54 North Orange Ave
Orlando, FL, 32801
This event is 18 and over
Brutal is one way of putting it. The only way, really, considering the thermometer-cracking highs that faced Generationals during the month-long sessions for their second album, Actor- Caster.
"DC is very unforgiving in the summer. It just radiates heat," explains singer/multi- instrumentalist Ted Joyner. "So even though it was sunny outside, we sat in the basement most of the time."
That explains the melancholic/morose bent of the band's lyrics this time around, like how Grant Widmer-also a singer/multi-instrumentalist-refuses to pick up the phone in "Goose & Gander" or the way Joyner's lovelorn melodies linger well after the last dust-clearing note of "Dirty Mister Dirty." It's as if they're chasing every smile with a sneer, and at least one of them's brandishing a knife behind his back.
As for the duo's songwriting, it's still sunbaked in spots (the persistent piano lines of "Greenleaf," the galloping grooves of "Ten-Twenty-Ten" and "You Say It Too"), but nothing's stuck in the '60s. More like the here and now, combined with the warm, inviting vibe of classic pop cuts.
"It's important for us to record the old way-with analog equipment and tape machines,"explains Widmer, "But we also incorporate lots of electronic elements that wouldn't have been available to someone in the '60s. That combination is our sound."
Boiling up from the independent musical cauldron Hotlanta has become, here comes Gringo Star with its follow up to 2008's critically acclaimed debut, "All Y'all. The band now comes into its own with "Count Yer Lucky Stars, " a collection of catchy and instantly classic pop music. You won't be able to stop humming this spate of new and bright tunes, music that lifts the spirit. In this Ben Allen (Animal Collective, Gnarls Barkley, Deerhunter) produced record, the surge of primordial forces that reveals itself through rock and roll only about every other generation has infected these multi-instrumentalists and the result is an upbeat album of raw energy and positivity. Live, if you can resist the urge to dance, you'll find your limbs shaking and your toes tapping to a band which has been described as "explosive," "electrifying," and "exceptional."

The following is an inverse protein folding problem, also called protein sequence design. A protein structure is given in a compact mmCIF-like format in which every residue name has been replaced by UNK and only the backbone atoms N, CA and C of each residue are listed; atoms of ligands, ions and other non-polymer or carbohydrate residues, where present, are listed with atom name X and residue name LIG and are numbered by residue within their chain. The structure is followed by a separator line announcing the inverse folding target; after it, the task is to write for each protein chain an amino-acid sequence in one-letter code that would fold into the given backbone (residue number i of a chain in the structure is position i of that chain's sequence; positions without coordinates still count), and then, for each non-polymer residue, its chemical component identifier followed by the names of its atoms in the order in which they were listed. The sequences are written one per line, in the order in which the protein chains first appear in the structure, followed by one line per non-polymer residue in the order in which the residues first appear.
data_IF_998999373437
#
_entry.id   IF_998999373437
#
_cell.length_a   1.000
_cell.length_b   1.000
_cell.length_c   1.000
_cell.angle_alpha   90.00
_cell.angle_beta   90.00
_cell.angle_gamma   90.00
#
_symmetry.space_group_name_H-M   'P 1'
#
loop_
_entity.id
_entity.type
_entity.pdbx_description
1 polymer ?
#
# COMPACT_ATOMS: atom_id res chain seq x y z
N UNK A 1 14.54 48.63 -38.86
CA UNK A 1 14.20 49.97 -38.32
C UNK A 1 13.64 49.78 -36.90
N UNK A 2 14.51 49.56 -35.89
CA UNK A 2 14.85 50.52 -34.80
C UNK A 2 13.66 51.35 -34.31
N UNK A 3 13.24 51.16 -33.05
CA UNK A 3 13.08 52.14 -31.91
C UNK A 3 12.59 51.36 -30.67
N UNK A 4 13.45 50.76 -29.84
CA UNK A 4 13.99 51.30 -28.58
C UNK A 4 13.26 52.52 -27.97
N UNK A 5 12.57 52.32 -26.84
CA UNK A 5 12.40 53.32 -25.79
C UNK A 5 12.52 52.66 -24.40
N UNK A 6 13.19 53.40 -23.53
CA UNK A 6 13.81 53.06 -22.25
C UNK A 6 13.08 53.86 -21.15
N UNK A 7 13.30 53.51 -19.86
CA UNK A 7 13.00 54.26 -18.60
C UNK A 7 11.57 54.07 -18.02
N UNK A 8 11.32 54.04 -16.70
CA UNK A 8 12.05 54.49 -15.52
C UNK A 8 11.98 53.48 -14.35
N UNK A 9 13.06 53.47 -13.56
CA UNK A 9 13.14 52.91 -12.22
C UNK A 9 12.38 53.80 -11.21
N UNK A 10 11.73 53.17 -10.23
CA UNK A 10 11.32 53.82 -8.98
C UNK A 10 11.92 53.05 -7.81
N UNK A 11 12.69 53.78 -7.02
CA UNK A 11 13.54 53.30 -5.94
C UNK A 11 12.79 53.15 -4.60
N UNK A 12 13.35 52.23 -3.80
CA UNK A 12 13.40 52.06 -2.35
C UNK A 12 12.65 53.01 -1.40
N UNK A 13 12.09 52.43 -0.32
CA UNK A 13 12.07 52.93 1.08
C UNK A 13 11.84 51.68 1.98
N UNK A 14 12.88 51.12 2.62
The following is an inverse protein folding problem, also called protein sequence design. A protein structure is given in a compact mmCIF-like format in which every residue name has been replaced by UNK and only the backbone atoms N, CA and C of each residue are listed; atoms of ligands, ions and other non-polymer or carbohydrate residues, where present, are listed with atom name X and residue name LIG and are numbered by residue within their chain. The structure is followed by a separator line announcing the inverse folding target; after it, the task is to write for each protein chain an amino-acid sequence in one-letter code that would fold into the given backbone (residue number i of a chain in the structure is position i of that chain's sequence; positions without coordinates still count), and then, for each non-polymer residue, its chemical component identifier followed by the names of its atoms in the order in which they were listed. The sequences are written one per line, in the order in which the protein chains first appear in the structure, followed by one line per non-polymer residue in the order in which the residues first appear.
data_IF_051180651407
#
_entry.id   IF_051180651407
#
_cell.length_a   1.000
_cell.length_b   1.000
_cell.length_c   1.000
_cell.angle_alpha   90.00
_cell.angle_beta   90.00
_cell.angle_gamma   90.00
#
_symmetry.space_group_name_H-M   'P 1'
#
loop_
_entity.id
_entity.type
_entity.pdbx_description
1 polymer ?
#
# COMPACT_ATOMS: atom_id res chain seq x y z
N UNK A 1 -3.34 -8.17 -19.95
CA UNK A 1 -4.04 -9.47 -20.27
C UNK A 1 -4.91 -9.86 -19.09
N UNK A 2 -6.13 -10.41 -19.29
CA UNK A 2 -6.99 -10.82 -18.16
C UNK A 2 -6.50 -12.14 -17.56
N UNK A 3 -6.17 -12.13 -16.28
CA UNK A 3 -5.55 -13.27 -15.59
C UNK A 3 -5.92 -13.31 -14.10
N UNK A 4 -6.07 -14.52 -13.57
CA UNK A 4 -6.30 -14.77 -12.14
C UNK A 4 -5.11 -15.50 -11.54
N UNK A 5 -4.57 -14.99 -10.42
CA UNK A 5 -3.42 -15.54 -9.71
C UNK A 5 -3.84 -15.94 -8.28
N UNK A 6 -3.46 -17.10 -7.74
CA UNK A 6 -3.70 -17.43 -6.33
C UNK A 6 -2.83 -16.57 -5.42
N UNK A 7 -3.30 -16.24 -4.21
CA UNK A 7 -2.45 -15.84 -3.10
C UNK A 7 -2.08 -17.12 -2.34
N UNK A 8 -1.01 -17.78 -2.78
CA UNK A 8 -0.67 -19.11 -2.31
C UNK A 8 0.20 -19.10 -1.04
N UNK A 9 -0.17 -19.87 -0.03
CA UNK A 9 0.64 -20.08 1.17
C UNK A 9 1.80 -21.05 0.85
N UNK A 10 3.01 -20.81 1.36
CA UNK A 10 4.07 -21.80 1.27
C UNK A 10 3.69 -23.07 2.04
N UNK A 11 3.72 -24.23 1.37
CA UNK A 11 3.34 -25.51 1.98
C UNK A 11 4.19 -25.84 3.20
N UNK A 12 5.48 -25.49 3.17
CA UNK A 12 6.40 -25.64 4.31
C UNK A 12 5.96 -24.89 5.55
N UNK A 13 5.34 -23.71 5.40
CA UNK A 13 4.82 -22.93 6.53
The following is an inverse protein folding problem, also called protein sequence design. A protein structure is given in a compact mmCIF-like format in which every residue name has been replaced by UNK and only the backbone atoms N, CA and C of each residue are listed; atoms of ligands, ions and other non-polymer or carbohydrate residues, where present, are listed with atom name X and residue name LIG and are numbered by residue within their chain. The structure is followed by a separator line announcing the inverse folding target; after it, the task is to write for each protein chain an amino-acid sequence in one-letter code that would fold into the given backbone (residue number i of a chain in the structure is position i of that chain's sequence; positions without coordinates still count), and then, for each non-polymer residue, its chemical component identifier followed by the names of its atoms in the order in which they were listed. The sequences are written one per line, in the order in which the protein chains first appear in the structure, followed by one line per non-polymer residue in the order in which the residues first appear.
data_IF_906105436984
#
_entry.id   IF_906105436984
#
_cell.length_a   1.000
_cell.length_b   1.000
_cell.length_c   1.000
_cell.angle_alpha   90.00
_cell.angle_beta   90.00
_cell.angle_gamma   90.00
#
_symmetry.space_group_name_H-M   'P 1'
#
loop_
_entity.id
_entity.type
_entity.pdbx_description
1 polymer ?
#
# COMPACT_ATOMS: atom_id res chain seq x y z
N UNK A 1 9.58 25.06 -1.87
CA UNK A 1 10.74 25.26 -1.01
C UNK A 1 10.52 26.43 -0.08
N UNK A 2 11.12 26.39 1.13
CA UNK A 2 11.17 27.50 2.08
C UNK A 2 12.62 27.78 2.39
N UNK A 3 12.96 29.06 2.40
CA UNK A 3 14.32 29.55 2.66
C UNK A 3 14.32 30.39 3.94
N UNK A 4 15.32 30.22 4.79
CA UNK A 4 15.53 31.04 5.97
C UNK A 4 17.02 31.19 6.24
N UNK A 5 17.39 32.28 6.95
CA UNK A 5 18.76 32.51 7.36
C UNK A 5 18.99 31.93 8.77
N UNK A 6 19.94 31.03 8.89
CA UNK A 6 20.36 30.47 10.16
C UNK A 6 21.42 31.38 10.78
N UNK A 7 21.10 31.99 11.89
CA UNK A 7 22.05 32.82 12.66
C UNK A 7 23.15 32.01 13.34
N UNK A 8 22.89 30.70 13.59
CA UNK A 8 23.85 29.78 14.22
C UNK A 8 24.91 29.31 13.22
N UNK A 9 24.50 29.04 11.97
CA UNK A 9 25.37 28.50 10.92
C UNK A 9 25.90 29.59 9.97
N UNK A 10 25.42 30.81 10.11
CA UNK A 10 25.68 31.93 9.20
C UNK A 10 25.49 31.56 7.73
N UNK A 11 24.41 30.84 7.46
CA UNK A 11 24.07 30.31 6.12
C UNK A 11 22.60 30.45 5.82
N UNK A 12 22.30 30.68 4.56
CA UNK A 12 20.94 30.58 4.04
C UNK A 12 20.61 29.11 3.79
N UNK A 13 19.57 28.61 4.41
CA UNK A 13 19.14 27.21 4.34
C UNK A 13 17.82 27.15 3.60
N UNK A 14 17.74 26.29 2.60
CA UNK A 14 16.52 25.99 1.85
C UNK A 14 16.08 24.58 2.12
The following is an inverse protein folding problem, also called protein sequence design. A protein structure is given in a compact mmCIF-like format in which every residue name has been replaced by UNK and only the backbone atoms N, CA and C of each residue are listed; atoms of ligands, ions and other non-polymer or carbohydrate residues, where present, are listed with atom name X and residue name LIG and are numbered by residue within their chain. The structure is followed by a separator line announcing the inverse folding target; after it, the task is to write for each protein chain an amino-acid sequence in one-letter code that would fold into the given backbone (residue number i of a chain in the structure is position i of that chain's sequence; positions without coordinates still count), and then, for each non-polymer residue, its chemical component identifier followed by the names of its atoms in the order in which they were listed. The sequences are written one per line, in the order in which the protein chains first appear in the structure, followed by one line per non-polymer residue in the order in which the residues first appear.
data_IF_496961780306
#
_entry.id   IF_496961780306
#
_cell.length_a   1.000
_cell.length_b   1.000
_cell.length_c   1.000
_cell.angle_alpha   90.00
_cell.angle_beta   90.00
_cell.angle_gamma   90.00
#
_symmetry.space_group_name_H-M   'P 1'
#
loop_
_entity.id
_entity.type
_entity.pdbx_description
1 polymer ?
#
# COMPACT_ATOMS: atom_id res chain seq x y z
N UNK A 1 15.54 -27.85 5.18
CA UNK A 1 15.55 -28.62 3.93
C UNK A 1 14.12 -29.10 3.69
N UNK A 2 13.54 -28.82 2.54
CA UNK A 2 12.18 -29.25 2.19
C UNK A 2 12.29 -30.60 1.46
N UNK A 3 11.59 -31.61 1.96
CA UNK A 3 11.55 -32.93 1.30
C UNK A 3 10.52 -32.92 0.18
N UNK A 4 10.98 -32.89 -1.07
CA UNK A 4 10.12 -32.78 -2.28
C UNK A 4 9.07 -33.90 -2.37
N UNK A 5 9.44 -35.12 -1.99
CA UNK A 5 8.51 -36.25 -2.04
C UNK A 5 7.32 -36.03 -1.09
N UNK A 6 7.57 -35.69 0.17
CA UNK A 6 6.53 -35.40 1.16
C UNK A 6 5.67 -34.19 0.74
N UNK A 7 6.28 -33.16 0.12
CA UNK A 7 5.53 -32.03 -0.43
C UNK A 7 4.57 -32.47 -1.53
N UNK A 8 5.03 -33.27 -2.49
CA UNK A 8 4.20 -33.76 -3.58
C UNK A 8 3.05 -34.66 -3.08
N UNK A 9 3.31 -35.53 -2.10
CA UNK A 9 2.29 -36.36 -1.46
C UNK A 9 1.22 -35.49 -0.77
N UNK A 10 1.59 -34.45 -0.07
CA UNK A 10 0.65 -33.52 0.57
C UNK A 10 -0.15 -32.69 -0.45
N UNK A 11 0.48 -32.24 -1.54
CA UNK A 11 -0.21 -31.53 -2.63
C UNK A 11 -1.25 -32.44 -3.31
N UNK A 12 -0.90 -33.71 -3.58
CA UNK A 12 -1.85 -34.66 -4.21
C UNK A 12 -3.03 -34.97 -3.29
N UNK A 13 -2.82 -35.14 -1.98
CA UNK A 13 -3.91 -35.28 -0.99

No need for the devices of the main stream musical glitterati who hide lifeless melodies and meaningless lyrics in stage productions and synchronized dancing meant to distract their wide eyed fans; here it's the music itself - honest and intense. The Gringos, brothers Nicholas and Pete Furgiuele, Pete DeLorenzo and Chris Kaufmann, play each show as if their lives depended on it, and it's that urgency combined with great song writing, pop beats and skilled harmonies that raise Gringo Star above the cacophonous crowd.
These four guys should be literally showered with the same kind of excited stammering and fawning heaped onto the stars of the early days of rock and roll, the musicians who were raging around the U.S., night after night, putting it all out there, playing their hearts out, singing until they were hoarse and soaked in sweat, letting the music do their talking. There were once musical movements in this country, but the fracturing and splintering of the music scene stopped new waves from forming and cresting. This is a band which is creating the new standards to usher in the next tsunami. If you have the chance to catch them in a small venue, you better do it while you still can.
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